San Jose Mercury News Article

San Jose Mercury News Article

John Boudreau of San Jose Mercury News interviewed me for this article on iPhone

New iPhone unveiled today?


By John Boudreau
Mercury News

Article Launched: 06/09/2008 01:30:24 AM PDT

It’s not even a year old, but Apple’s iPhone is captivating consumers and competitors in a way no other cell phone has.

It has raised the bar on what callers demand from their smart-phones and inspired a host of copycats.

But the widely praised and wildly publicized gadget is still a work in progress, and most experts say it has far to go before it really transforms the wireless industry. Nokia, for instance, sells more phones in a week than Apple sold in 10 months, and experts say the iPhone’s high price limits its appeal.

“The publicity and hype around Apple and the iPhone is hugely out of proportion to their impact on the industry,” said Edward Snyder, a cell phone expert at Charter Equity Research.

That may change. Apple is all but certain to announce an upgraded version soon, perhaps as early as today, when Steve Jobs addresses a gathering of Apple software developers in San Francisco.

Apple watchers expect the new version to take advantage of a faster wireless network, dubbed 3G for “third generation,” improving what many consider to be the current version’s key flaw – its slow Web access.

“It’s clear they have to do 3G,” said Rob Enderle, founder and principal analyst at the Enderle Group, a technology consulting firm.

But even if that doesn’t happen today, Apple’s chief executive is sure to talk about new programs that will make the iPhone more like a computer for your pocket than merely a communications device.

And most analysts expect it to eventually become a culture-shifting product like the iPod, which helped change how the masses get and listen to music.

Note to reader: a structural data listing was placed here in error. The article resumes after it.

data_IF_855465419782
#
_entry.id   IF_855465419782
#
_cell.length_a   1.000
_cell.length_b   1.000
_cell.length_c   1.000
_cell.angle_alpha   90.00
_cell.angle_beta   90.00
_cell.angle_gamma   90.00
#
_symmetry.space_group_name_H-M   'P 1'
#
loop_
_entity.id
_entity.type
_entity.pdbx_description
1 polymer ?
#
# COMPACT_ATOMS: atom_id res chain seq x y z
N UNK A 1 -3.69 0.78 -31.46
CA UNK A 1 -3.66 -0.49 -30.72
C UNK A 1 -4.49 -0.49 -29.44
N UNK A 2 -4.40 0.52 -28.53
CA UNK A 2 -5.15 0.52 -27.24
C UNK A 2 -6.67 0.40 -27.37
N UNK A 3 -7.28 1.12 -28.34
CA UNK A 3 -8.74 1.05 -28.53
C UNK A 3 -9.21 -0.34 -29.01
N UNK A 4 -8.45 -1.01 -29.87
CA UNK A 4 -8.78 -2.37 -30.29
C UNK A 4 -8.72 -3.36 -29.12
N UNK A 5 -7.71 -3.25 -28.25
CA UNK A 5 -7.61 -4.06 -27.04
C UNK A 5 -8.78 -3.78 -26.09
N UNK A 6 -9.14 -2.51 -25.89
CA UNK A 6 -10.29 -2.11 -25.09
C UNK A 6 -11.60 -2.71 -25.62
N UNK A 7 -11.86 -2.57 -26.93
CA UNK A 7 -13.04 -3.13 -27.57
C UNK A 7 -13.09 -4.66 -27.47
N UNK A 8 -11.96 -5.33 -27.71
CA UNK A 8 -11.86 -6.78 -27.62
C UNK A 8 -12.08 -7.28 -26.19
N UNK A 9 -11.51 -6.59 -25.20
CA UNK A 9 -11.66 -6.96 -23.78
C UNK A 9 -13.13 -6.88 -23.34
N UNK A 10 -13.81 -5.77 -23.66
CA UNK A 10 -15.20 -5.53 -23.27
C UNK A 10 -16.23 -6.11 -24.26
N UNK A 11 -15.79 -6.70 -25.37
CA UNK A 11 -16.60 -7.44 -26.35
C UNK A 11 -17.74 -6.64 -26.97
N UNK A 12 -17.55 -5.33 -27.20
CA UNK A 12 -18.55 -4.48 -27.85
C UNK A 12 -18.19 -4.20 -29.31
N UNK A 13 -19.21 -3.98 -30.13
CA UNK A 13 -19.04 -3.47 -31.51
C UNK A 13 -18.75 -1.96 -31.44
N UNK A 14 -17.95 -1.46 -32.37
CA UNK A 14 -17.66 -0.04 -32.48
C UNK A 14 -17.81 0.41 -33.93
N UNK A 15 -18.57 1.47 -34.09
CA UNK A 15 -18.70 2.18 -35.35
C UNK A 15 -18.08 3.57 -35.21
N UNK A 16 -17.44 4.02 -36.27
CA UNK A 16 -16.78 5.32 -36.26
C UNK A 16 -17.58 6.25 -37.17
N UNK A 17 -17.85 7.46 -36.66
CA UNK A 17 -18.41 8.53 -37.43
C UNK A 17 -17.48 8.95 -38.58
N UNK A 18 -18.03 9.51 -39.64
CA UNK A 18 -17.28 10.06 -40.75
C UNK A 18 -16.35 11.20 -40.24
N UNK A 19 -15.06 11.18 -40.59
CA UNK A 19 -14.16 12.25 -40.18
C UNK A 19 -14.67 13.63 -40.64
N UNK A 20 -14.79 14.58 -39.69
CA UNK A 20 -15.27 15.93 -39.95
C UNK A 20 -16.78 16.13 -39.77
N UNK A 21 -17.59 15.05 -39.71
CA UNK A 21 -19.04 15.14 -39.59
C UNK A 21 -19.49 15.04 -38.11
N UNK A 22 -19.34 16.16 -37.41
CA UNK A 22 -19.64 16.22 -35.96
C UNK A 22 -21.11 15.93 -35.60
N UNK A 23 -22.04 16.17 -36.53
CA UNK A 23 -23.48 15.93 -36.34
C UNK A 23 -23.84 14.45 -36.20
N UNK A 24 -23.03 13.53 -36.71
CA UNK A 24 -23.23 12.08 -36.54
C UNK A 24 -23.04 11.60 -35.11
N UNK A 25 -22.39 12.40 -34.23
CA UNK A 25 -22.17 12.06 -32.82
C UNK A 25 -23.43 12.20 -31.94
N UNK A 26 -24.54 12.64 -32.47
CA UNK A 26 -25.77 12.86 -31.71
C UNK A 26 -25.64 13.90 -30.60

“They’ve done what they’ve always done – come up with something radically different,” said Ken Dulaney, an analyst with Gartner, a research firm.

IPhone’s influence

Even with plenty of room for improvement, the iPhone has also changed the way people use smart-phones, said wireless industry analyst Chetan Sharma. T-Mobile, for instance, reported that its German iPhone users devour 30 times more data than its other wireless subscribers.

“Every major carrier in the world has been trying to figure out how to launch an iPhone on their network,” he said.

For some, it has become much more than a communications device.

“It almost feels like you are looking at the world through this device – the sense of being able to reach through this device and touch all these things,” said John Seely Brown, former chief scientist and director of the Xerox Palo Alto Research Center.

“Think when this thing becomes blindingly fast – think what it will do,” he said.

Upgrades on display

The iPhone remodeling effort will be on full view this week as Jobs kicks off Apple’s Worldwide Developers Conference at San Francisco’s Moscone West. The five-day gathering for the first time features iPhone sessions for mobile-device software developers.

The iPhone’s future success will depend on these programs, said Tim Bajarin, president of Creative Strategies, a tech research firm.

“We did not see a real breakthrough with the PC until we saw products like Office, word processing, games – consumer-based software,” he said.

There is also plenty of speculation on other new features. Many users would welcome some sort of global positioning system and an upgraded camera.

But the iPhone, at this point, is more promise than market-dominating power. As of the end of March, Apple said it had shipped 5.5 million since its release last June. The company, which sold 1.7 million during the first three months of 2008, said it will sell 10 million iPhones this year.

But Apple faces a struggle to meet that goal, which is still just a small slice of the overall mobile phone market, said Snyder.

Still, Apple’s iPhone had captured 28 percent of the smart-phone market in the United States by the fourth quarter of 2007 – just six months into its launch – behind Research in Motion’s BlackBerry, which had 41 percent of sales, and significantly ahead of Palm’s 9 percent, according to research firm Canalys.

Perhaps the biggest hurdle the iPhone faces now is its cost. It comes in two models, an 8-gigabyte version for $399 and a 16GB version for $499.

AT&T, Apple’s exclusive U.S. carrier partner, reportedly plans to subsidize $200 of the cost of the next-generation iPhone for consumers who sign up for a two-year service contract.

“The iPhone is too high-priced to be mainstream,” Piper Jaffray analyst Gene Munster said. “We think in 2009 the price will be more mainstream. The iPhone is going to be huge. It’s just taking time.”